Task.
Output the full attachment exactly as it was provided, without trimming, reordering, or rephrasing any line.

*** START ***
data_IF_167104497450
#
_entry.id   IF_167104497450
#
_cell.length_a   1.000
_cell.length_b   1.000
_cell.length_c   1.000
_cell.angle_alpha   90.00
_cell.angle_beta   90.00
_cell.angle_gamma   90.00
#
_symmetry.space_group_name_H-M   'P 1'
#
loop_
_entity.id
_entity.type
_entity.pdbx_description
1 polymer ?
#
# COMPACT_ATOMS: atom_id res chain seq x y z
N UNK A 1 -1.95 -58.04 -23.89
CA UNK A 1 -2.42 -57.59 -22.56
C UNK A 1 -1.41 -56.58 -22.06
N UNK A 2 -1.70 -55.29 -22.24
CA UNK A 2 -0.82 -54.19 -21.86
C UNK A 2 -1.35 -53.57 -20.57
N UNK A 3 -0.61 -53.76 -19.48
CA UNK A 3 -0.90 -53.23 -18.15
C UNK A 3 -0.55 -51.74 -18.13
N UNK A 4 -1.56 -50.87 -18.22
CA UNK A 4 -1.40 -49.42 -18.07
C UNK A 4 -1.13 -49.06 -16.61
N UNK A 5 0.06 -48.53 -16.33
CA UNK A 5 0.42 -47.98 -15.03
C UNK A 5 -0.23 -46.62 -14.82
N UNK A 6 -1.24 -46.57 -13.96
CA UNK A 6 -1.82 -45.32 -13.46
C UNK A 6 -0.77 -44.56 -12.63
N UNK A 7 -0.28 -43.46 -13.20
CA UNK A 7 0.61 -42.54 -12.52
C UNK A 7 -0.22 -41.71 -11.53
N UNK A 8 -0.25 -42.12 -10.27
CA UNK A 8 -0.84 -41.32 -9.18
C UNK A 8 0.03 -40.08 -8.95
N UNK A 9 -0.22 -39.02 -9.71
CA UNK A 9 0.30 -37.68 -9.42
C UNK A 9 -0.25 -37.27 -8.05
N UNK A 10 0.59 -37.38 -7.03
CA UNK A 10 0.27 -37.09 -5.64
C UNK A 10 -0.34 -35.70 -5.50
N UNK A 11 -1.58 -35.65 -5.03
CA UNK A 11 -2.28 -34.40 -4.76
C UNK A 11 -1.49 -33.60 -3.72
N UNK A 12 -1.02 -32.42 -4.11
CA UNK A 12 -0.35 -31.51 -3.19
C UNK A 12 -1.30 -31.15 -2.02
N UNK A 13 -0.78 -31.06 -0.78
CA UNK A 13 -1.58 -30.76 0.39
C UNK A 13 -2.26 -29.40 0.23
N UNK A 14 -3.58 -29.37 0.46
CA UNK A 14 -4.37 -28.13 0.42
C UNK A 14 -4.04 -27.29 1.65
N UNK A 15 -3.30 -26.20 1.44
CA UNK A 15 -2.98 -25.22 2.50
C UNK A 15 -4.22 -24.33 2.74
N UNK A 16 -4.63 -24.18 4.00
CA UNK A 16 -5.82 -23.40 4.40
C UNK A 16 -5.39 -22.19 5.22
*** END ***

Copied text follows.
data_IF_167104497450
#
_entry.id   IF_167104497450
#
_cell.length_a   1.000
_cell.length_b   1.000
_cell.length_c   1.000
_cell.angle_alpha   90.00
_cell.angle_beta   90.00
_cell.angle_gamma   90.00
#
_symmetry.space_group_name_H-M   'P 1'
#
loop_
_entity.id
_entity.type
_entity.pdbx_description
1 polymer ?
#
# COMPACT_ATOMS: atom_id res chain seq x y z
N UNK A 1 -1.95 -58.04 -23.89
CA UNK A 1 -2.42 -57.59 -22.56
C UNK A 1 -1.41 -56.58 -22.06
N UNK A 2 -1.70 -55.29 -22.24
CA UNK A 2 -0.82 -54.19 -21.86
C UNK A 2 -1.35 -53.57 -20.57
N UNK A 3 -0.61 -53.76 -19.48
CA UNK A 3 -0.90 -53.23 -18.15
C UNK A 3 -0.55 -51.74 -18.13
N UNK A 4 -1.56 -50.87 -18.22
CA UNK A 4 -1.40 -49.42 -18.07
C UNK A 4 -1.13 -49.06 -16.61
N UNK A 5 0.06 -48.53 -16.33
CA UNK A 5 0.42 -47.98 -15.03
C UNK A 5 -0.23 -46.62 -14.82
N UNK A 6 -1.24 -46.57 -13.96
CA UNK A 6 -1.82 -45.32 -13.46
C UNK A 6 -0.77 -44.56 -12.63
N UNK A 7 -0.28 -43.46 -13.20
CA UNK A 7 0.61 -42.54 -12.52
C UNK A 7 -0.22 -41.71 -11.53
N UNK A 8 -0.25 -42.12 -10.27
CA UNK A 8 -0.84 -41.32 -9.18
C UNK A 8 0.03 -40.08 -8.95
N UNK A 9 -0.22 -39.02 -9.71
CA UNK A 9 0.30 -37.68 -9.42
C UNK A 9 -0.25 -37.27 -8.05
N UNK A 10 0.59 -37.38 -7.03
CA UNK A 10 0.27 -37.09 -5.64
C UNK A 10 -0.34 -35.70 -5.50
N UNK A 11 -1.58 -35.65 -5.03
CA UNK A 11 -2.28 -34.40 -4.76
C UNK A 11 -1.49 -33.60 -3.72
N UNK A 12 -1.02 -32.42 -4.11
CA UNK A 12 -0.35 -31.51 -3.19
C UNK A 12 -1.30 -31.15 -2.02
N UNK A 13 -0.78 -31.06 -0.78
CA UNK A 13 -1.58 -30.76 0.39
C UNK A 13 -2.26 -29.40 0.23
N UNK A 14 -3.58 -29.37 0.46
CA UNK A 14 -4.37 -28.13 0.42
C UNK A 14 -4.04 -27.29 1.65
N UNK A 15 -3.30 -26.20 1.44
CA UNK A 15 -2.98 -25.22 2.50
C UNK A 15 -4.22 -24.33 2.74
N UNK A 16 -4.63 -24.18 4.00
CA UNK A 16 -5.82 -23.40 4.40
C UNK A 16 -5.39 -22.19 5.22